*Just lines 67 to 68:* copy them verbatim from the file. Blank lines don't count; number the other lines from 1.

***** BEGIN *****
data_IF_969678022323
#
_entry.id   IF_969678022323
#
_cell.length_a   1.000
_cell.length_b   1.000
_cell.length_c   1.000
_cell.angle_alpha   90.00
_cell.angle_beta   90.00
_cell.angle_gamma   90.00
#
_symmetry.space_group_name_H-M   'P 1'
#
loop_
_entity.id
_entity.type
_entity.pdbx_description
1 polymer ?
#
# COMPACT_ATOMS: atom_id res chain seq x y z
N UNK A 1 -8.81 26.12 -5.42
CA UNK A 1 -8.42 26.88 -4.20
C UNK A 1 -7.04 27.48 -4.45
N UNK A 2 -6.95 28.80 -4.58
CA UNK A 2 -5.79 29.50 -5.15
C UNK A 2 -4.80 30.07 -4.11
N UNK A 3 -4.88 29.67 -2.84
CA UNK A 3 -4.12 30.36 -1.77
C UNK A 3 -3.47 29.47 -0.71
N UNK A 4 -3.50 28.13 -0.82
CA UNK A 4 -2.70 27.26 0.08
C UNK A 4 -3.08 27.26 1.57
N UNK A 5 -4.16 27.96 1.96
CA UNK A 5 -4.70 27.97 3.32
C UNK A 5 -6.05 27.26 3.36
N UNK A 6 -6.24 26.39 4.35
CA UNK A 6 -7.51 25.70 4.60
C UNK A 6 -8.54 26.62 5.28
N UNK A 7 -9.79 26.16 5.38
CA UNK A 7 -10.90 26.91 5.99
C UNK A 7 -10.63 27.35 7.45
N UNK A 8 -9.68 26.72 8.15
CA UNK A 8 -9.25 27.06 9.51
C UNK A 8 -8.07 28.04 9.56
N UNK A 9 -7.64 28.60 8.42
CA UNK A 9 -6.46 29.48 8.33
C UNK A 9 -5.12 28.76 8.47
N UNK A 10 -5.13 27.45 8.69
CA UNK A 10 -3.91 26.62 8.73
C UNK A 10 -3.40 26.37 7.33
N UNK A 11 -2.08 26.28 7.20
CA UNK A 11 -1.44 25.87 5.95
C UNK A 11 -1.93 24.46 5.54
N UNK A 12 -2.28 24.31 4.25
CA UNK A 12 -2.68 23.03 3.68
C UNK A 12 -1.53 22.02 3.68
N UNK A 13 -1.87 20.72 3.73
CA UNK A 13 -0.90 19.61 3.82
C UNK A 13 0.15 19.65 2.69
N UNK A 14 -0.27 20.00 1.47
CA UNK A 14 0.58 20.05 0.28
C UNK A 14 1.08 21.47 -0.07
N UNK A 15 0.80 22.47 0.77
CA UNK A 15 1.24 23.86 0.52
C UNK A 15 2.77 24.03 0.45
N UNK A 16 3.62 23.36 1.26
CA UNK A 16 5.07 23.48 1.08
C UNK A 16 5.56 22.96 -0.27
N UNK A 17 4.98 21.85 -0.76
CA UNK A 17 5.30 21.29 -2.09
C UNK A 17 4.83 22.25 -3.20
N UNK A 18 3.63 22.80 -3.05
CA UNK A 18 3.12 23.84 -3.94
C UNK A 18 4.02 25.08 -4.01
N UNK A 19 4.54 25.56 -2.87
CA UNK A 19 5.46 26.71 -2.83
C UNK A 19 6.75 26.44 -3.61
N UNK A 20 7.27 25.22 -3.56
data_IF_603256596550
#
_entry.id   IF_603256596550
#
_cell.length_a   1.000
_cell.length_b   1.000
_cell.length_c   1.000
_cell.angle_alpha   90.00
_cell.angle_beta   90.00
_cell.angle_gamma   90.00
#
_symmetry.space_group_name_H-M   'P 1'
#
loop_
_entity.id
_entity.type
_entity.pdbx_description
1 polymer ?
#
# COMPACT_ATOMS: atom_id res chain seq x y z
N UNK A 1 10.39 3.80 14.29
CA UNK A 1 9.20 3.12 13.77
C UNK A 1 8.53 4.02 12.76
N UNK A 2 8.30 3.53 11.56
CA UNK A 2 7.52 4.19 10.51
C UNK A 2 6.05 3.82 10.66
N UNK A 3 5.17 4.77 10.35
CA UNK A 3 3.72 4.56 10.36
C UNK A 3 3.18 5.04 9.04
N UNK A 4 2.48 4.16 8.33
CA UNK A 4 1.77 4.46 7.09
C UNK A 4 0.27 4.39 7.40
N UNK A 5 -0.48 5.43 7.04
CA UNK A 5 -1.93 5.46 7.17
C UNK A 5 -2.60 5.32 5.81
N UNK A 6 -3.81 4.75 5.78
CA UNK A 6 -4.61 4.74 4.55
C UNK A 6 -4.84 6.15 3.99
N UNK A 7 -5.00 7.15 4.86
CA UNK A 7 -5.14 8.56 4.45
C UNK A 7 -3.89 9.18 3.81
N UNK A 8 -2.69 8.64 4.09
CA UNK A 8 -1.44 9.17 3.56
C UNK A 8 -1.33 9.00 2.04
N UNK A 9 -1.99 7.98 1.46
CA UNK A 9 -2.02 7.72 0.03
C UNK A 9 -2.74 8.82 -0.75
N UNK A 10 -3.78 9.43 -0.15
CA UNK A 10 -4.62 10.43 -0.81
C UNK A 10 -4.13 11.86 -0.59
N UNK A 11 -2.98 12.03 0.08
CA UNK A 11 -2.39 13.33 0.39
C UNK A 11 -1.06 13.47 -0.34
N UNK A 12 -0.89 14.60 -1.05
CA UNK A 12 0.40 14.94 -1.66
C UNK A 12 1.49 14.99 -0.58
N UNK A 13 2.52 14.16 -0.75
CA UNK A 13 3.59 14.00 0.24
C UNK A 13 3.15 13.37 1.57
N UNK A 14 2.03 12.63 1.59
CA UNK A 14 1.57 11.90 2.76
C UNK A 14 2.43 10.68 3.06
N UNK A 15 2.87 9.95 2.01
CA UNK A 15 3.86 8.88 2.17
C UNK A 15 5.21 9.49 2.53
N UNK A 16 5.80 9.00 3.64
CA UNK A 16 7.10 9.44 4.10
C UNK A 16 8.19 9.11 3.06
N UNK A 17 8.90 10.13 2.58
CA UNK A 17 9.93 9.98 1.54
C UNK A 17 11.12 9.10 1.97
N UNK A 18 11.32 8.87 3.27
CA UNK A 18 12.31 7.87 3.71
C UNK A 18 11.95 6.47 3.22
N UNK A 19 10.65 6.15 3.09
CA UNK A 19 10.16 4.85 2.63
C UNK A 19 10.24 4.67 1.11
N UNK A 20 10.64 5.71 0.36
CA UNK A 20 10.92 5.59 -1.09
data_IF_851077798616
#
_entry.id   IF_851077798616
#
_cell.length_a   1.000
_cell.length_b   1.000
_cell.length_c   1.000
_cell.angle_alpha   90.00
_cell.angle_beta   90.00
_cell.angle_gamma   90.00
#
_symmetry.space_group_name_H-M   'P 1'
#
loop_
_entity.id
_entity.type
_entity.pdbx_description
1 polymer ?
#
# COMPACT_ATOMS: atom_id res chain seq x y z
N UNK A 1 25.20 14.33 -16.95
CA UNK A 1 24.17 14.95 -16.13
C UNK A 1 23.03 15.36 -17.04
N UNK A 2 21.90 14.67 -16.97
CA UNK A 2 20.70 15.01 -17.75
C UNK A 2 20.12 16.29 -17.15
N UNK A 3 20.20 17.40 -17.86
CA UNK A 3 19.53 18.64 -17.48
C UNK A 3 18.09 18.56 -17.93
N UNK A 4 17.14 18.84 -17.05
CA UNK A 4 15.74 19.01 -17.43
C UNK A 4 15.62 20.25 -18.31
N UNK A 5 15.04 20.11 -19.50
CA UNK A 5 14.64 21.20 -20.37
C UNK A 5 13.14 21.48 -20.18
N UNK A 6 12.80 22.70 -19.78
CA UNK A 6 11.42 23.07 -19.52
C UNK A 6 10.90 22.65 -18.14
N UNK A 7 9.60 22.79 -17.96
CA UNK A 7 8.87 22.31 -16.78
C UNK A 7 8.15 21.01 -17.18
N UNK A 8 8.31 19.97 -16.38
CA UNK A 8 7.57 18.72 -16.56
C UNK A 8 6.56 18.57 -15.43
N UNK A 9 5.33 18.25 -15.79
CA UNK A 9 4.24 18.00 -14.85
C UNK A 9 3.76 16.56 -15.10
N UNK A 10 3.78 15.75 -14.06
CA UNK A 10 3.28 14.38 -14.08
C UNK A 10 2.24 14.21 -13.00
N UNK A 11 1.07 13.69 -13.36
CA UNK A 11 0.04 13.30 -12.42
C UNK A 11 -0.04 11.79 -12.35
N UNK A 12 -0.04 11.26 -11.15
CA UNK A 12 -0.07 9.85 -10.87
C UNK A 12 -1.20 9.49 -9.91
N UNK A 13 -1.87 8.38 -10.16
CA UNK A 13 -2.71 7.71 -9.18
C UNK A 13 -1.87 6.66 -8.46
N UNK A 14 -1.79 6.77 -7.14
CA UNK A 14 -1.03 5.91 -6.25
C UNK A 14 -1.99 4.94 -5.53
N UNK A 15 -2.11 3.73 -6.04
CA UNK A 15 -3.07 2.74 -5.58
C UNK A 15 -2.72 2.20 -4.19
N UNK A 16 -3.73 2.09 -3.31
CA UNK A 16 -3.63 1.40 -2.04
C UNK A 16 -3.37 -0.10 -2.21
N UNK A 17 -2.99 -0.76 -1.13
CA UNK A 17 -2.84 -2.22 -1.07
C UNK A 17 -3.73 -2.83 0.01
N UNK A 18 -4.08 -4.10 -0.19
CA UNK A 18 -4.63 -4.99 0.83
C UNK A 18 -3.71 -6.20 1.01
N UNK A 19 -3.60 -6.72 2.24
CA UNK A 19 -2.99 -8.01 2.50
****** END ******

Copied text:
CA UNK A 16 5.07 23.48 1.08
C UNK A 16 5.56 22.96 -0.27